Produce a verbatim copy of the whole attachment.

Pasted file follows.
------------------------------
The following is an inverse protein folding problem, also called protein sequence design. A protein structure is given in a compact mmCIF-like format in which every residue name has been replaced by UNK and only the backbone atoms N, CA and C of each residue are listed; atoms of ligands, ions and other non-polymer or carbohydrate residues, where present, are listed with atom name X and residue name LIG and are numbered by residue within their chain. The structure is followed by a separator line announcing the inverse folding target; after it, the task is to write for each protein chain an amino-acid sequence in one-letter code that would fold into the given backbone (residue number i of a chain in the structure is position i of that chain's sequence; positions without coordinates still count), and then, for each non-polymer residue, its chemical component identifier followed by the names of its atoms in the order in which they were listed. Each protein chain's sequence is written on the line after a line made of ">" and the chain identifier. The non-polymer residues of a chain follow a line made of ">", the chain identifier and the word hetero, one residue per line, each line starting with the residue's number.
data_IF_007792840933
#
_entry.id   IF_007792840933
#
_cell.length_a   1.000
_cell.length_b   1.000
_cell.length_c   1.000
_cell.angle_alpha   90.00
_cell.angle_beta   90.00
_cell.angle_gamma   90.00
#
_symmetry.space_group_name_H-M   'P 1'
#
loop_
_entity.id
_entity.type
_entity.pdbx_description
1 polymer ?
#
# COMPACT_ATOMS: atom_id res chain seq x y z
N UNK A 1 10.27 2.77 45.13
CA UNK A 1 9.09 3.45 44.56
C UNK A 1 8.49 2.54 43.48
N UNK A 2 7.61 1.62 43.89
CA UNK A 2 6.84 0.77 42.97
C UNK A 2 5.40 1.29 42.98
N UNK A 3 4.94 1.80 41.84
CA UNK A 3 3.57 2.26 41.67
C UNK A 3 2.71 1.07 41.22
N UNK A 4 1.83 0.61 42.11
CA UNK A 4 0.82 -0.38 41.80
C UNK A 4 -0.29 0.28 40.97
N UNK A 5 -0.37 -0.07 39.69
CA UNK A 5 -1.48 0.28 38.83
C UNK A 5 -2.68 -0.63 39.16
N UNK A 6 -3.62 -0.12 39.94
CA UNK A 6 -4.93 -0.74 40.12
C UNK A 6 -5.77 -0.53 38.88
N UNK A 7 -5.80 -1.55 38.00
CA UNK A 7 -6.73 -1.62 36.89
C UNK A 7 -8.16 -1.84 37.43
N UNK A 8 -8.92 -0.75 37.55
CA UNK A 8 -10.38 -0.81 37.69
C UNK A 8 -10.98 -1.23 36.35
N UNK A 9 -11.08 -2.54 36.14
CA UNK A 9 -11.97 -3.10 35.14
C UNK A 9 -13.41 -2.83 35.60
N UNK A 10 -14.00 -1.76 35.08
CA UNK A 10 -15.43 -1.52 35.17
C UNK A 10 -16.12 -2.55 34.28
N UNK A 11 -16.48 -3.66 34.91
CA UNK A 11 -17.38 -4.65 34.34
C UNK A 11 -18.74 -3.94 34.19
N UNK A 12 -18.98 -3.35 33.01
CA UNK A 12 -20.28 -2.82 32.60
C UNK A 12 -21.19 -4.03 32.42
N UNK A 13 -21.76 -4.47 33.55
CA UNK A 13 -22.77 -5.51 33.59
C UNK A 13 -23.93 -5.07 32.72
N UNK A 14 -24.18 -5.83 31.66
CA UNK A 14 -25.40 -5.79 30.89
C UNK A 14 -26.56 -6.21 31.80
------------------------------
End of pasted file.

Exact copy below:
The following is an inverse protein folding problem, also called protein sequence design. A protein structure is given in a compact mmCIF-like format in which every residue name has been replaced by UNK and only the backbone atoms N, CA and C of each residue are listed; atoms of ligands, ions and other non-polymer or carbohydrate residues, where present, are listed with atom name X and residue name LIG and are numbered by residue within their chain. The structure is followed by a separator line announcing the inverse folding target; after it, the task is to write for each protein chain an amino-acid sequence in one-letter code that would fold into the given backbone (residue number i of a chain in the structure is position i of that chain's sequence; positions without coordinates still count), and then, for each non-polymer residue, its chemical component identifier followed by the names of its atoms in the order in which they were listed. Each protein chain's sequence is written on the line after a line made of ">" and the chain identifier. The non-polymer residues of a chain follow a line made of ">", the chain identifier and the word hetero, one residue per line, each line starting with the residue's number.
data_IF_007792840933
#
_entry.id   IF_007792840933
#
_cell.length_a   1.000
_cell.length_b   1.000
_cell.length_c   1.000
_cell.angle_alpha   90.00
_cell.angle_beta   90.00
_cell.angle_gamma   90.00
#
_symmetry.space_group_name_H-M   'P 1'
#
loop_
_entity.id
_entity.type
_entity.pdbx_description
1 polymer ?
#
# COMPACT_ATOMS: atom_id res chain seq x y z
N UNK A 1 10.27 2.77 45.13
CA UNK A 1 9.09 3.45 44.56
C UNK A 1 8.49 2.54 43.48
N UNK A 2 7.61 1.62 43.89
CA UNK A 2 6.84 0.77 42.97
C UNK A 2 5.40 1.29 42.98
N UNK A 3 4.94 1.80 41.84
CA UNK A 3 3.57 2.26 41.67
C UNK A 3 2.71 1.07 41.22
N UNK A 4 1.83 0.61 42.11
CA UNK A 4 0.82 -0.38 41.80
C UNK A 4 -0.29 0.28 40.97
N UNK A 5 -0.37 -0.07 39.69
CA UNK A 5 -1.48 0.28 38.83
C UNK A 5 -2.68 -0.63 39.16
N UNK A 6 -3.62 -0.12 39.94
CA UNK A 6 -4.93 -0.74 40.12
C UNK A 6 -5.77 -0.53 38.88
N UNK A 7 -5.80 -1.55 38.00
CA UNK A 7 -6.73 -1.62 36.89
C UNK A 7 -8.16 -1.84 37.43
N UNK A 8 -8.92 -0.75 37.55
CA UNK A 8 -10.38 -0.81 37.69
C UNK A 8 -10.98 -1.23 36.35
N UNK A 9 -11.08 -2.54 36.14
CA UNK A 9 -11.97 -3.10 35.14
C UNK A 9 -13.41 -2.83 35.60
N UNK A 10 -14.00 -1.76 35.08
CA UNK A 10 -15.43 -1.52 35.17
C UNK A 10 -16.12 -2.55 34.28
N UNK A 11 -16.48 -3.66 34.91
CA UNK A 11 -17.38 -4.65 34.34
C UNK A 11 -18.74 -3.94 34.19
N UNK A 12 -18.98 -3.35 33.01
CA UNK A 12 -20.28 -2.82 32.60
C UNK A 12 -21.19 -4.03 32.42
N UNK A 13 -21.76 -4.47 33.55
CA UNK A 13 -22.77 -5.51 33.59
C UNK A 13 -23.93 -5.07 32.72
N UNK A 14 -24.18 -5.83 31.66
CA UNK A 14 -25.40 -5.79 30.89
C UNK A 14 -26.56 -6.21 31.80